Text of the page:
1 "A Thanksgiving sermon," says Lamb, " was preached on the occasion of the surrender before the American army by the chaplain, from Joel II, 20th. 'But I will remove far from you the Northern army, and will drive him into a land barren and desolate, with his face toward the East sea, and his hinder part toward the utmost sea, and his ill savor shall come up because he hath done great things.' "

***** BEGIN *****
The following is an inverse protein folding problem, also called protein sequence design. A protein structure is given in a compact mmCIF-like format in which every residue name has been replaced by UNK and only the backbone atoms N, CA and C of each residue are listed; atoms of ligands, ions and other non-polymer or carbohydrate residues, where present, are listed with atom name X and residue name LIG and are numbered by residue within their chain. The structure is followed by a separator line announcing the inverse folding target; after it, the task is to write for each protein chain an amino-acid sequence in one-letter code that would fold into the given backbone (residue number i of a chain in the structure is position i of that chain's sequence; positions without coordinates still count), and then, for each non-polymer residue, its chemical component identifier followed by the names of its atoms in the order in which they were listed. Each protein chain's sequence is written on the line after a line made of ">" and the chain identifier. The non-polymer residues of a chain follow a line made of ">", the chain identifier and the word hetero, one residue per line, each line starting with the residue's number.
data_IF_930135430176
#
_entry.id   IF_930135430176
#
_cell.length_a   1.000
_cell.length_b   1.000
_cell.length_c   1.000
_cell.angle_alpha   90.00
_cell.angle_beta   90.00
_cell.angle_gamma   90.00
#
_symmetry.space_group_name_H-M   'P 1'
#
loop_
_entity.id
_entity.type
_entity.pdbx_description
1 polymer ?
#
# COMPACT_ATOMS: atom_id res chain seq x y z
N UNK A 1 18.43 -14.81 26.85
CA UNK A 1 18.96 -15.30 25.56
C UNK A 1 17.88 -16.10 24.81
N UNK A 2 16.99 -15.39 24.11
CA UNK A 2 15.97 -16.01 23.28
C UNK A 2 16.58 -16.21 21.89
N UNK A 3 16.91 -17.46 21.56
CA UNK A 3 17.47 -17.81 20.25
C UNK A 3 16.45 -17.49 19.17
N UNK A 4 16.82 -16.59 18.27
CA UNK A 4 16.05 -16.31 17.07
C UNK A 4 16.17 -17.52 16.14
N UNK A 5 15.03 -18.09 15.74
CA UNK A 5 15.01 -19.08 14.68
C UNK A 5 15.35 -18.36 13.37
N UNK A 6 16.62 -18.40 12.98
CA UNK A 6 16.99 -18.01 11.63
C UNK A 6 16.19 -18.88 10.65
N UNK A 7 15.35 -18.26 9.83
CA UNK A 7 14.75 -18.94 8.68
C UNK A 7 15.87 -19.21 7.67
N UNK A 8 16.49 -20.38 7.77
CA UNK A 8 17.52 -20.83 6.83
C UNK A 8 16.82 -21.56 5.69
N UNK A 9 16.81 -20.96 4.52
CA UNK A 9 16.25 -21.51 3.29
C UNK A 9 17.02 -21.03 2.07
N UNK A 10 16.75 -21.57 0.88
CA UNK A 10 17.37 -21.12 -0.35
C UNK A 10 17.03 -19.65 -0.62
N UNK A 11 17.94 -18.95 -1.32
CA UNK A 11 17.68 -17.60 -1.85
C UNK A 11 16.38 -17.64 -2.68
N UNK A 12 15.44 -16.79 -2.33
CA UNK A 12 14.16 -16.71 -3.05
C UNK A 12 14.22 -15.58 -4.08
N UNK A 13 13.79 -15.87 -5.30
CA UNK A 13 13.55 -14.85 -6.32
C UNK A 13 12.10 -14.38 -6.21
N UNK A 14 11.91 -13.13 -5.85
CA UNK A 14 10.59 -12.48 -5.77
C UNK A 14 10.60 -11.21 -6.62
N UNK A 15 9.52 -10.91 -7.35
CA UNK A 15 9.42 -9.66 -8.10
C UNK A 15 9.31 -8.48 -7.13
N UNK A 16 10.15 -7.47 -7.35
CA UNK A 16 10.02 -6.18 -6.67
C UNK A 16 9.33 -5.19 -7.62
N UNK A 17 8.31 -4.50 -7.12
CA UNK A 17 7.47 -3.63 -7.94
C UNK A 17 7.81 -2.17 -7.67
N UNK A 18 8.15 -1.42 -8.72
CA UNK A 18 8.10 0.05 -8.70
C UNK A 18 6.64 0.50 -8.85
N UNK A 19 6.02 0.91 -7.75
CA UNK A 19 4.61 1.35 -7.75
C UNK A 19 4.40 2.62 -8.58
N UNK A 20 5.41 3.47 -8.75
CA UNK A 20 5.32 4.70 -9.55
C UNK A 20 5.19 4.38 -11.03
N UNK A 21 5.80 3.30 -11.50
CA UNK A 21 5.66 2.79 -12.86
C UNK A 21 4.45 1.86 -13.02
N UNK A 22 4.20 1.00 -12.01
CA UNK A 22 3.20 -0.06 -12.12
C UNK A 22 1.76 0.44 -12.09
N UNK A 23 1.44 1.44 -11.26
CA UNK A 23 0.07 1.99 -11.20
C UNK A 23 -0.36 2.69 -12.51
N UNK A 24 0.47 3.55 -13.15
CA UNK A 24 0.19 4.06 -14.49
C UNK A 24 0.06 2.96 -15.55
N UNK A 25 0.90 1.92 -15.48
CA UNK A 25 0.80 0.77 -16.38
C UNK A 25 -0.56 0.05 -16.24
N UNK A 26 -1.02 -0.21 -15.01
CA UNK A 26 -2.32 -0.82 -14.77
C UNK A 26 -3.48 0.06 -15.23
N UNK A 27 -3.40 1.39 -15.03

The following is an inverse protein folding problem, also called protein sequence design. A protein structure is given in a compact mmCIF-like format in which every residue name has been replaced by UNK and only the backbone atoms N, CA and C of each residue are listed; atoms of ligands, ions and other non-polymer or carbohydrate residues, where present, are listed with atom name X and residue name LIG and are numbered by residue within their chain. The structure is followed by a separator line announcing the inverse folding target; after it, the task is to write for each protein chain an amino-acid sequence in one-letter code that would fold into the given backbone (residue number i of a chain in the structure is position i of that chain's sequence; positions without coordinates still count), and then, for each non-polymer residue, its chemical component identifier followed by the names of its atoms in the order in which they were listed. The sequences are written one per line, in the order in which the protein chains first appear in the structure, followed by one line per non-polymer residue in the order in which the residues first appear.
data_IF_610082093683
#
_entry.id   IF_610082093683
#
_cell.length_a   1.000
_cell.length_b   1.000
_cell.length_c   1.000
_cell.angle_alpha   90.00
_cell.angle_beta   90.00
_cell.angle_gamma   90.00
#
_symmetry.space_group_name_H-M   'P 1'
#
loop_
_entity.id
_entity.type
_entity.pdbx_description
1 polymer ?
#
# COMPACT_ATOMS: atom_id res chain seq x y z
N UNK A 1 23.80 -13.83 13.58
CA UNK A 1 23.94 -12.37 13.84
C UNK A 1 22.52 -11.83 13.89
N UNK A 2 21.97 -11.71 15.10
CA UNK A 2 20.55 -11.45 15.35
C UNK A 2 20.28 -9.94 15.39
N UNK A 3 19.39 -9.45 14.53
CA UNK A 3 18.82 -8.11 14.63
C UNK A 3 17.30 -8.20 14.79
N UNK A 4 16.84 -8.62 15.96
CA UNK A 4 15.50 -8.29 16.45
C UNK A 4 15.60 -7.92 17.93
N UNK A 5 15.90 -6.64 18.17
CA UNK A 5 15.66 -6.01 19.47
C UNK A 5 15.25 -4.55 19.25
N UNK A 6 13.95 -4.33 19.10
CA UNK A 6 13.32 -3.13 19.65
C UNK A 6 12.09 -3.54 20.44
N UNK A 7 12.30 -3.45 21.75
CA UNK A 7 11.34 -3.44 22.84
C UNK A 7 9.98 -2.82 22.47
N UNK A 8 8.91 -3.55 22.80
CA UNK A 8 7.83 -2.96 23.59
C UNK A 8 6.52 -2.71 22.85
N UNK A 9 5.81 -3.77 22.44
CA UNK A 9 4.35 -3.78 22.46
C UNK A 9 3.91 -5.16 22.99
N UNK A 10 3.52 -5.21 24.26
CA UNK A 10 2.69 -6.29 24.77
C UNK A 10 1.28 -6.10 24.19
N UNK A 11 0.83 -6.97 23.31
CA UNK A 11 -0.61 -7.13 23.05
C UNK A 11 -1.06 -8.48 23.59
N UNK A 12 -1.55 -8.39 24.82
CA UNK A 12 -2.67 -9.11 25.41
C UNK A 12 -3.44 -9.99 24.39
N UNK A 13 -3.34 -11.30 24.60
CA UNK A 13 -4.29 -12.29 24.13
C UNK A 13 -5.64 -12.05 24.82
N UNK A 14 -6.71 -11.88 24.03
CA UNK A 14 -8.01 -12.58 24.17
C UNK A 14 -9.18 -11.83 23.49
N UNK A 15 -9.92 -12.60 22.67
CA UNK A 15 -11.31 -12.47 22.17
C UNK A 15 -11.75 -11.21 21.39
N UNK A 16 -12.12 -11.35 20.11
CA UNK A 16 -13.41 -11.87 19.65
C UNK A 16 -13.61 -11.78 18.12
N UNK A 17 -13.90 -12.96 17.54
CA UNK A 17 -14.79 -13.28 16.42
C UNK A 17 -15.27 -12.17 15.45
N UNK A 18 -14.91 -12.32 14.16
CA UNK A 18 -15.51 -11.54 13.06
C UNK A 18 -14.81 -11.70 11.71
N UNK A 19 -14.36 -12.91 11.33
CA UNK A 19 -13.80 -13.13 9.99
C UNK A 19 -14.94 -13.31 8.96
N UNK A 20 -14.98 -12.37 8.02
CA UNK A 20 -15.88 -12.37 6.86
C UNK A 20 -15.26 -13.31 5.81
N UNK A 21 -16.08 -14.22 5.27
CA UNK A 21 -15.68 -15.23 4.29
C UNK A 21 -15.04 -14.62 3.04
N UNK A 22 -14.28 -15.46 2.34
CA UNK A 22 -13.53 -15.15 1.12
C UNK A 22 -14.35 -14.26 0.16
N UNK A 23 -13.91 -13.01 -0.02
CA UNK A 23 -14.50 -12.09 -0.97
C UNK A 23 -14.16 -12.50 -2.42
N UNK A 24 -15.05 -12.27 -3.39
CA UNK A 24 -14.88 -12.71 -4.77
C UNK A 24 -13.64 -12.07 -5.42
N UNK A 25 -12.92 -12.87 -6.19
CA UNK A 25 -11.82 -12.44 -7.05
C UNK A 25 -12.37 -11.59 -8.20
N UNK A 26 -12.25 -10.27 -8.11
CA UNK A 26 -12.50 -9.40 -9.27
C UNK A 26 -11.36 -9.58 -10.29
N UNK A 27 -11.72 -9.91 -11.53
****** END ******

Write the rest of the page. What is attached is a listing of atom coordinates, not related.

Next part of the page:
Gates was a man of great plausibility and address, and, withal, a handsome fellow and a great lion in society. It is therefore not surprising, that, flushed with his fortuitous success, or rather with the success attending his fortuitous position, he did not wear his honors with any remarkable meekness. On the contrary, his bearing toward the commander-in-chief was far from respectful, He did not even write to Washington on the occasion, until after a considerable time had elapsed. In the first instance, Wilkinson was sent as the bearer of despatches to congress, but did not reach that body until fifteen days-after the articles of capitulation had been signed, and three days more were occupied in arranging his papers before they were presented. 1 The first mention which Washington makes of the defeat of Burgoyne, is contained in a letter written to his brother on the 18th of October, the news having been communicated to him by Governor Clinton. He spoke of the event again on the 19th, in a letter addressed to General Putnam. On the 25th, in a letter addressed to that officer, he acknowledges the reception of a copy of the articles of capitulation from him-adding, that it was the first authentic intelligence he had received of the affair, and that he had begun to grow uneasy, and almost to suspect that the previous accounts were premature. And it was not until the 2d of November that Gates deigned to communicate to the commander-in-chief a word upon